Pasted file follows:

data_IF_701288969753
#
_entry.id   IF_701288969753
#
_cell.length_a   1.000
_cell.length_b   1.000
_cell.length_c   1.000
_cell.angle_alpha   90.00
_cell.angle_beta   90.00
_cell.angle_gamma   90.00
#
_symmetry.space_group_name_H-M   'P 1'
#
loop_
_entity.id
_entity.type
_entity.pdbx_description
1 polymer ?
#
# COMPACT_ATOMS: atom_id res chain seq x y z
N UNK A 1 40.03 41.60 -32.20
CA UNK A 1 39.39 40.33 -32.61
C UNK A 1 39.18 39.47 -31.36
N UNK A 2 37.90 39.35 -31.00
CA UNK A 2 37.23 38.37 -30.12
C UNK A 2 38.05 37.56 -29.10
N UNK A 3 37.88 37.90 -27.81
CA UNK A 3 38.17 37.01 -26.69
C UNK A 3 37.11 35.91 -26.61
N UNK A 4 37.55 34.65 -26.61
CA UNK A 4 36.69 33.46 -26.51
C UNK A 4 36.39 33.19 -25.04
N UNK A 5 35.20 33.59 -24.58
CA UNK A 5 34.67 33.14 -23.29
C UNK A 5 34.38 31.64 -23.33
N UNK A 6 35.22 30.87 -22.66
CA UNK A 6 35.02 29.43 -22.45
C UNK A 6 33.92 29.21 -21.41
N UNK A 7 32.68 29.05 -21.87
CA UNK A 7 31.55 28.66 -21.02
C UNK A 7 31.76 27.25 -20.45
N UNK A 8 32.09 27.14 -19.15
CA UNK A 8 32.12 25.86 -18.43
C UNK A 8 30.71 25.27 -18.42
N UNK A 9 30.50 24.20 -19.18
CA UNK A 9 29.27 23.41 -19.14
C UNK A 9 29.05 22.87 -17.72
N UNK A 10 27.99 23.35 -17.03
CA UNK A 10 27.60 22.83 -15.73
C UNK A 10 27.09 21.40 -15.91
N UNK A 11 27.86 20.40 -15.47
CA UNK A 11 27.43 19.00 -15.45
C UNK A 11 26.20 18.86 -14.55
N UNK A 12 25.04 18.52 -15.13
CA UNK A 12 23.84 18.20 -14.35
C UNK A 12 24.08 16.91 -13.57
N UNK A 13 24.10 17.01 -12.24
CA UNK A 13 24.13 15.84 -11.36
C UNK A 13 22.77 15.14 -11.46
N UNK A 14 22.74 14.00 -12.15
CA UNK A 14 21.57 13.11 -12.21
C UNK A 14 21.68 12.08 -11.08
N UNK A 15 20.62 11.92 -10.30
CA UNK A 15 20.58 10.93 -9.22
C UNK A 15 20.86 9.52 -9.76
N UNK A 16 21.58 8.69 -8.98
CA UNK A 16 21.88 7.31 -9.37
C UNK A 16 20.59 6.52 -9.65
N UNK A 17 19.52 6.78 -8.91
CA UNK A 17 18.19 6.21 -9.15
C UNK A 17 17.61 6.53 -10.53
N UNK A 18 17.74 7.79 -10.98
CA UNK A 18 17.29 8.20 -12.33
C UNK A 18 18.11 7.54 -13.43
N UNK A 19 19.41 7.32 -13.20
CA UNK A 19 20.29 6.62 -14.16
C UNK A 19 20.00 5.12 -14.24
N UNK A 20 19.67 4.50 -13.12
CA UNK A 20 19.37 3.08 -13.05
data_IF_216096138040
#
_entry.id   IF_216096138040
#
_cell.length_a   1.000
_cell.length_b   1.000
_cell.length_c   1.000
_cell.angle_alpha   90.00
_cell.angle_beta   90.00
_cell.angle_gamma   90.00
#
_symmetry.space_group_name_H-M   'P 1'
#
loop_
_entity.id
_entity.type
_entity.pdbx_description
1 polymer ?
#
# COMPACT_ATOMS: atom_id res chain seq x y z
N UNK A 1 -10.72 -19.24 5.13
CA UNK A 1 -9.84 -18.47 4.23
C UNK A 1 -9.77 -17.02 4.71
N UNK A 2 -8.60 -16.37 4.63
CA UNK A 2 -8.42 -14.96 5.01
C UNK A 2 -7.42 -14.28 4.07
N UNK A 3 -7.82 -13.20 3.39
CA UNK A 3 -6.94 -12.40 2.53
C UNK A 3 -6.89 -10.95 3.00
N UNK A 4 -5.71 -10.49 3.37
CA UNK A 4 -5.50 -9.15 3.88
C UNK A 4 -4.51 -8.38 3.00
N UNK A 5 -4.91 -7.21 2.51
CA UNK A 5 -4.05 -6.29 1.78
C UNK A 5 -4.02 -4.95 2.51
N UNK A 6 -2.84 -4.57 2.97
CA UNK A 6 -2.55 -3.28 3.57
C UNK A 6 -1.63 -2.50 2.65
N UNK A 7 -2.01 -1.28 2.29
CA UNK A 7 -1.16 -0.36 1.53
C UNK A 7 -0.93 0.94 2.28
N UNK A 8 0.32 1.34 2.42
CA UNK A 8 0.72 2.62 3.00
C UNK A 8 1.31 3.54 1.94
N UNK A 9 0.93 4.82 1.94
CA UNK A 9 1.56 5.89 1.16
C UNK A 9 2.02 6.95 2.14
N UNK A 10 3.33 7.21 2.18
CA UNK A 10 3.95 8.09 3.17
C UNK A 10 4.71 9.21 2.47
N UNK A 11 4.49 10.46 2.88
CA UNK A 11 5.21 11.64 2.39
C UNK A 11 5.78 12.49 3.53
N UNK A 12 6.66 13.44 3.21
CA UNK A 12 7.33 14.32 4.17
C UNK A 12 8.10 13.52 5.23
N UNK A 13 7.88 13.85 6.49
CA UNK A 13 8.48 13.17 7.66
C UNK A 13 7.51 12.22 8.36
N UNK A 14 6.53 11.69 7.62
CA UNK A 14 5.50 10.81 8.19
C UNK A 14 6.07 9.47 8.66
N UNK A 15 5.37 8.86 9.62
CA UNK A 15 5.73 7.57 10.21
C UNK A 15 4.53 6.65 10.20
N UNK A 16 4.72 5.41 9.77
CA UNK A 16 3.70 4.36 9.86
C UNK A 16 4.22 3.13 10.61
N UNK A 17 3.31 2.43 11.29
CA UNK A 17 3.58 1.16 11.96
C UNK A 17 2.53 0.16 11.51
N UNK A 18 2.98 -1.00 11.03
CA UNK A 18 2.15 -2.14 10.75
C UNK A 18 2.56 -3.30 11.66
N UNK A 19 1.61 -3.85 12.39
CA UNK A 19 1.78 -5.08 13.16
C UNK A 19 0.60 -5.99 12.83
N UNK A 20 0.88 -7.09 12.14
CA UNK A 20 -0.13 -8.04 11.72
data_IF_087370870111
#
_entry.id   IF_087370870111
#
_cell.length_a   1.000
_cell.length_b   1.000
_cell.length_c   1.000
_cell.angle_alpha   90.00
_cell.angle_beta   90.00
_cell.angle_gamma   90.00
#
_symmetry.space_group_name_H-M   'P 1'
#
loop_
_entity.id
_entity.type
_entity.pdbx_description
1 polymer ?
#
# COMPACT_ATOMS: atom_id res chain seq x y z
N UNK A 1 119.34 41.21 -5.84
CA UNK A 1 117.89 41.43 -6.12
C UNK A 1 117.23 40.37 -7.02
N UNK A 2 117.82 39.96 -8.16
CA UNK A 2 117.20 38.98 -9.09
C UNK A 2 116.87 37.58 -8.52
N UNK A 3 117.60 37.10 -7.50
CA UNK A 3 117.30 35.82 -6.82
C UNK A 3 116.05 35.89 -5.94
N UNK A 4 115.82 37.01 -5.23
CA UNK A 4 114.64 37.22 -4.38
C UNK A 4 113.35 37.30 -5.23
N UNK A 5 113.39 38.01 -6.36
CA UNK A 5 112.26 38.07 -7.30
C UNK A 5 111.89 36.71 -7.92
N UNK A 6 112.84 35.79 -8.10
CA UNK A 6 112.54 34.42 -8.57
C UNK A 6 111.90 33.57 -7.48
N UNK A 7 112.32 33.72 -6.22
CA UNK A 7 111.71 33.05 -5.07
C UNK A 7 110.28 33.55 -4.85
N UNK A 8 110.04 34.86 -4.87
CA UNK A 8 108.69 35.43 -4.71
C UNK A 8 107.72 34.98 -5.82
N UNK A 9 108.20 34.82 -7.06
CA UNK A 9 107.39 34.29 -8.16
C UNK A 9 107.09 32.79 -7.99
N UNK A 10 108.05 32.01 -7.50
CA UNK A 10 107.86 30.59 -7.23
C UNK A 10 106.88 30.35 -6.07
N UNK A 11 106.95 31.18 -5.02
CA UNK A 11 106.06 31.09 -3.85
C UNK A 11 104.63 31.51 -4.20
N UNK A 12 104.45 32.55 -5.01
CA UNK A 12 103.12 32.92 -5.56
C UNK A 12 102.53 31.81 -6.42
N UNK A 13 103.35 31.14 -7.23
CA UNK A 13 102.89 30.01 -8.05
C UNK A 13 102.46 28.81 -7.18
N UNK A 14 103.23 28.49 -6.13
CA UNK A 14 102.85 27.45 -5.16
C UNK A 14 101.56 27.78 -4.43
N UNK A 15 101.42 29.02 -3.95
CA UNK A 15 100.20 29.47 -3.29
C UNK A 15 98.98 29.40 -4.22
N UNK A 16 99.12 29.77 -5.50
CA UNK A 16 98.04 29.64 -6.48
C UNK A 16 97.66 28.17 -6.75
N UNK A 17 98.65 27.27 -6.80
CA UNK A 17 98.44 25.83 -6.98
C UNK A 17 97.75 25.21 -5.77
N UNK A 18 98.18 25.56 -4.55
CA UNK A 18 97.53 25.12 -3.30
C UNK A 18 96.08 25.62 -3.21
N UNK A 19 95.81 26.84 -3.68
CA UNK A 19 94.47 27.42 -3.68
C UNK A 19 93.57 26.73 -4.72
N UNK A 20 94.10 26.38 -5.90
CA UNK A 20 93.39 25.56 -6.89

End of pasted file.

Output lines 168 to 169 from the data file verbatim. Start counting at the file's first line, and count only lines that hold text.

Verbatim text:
_cell.angle_gamma   90.00
#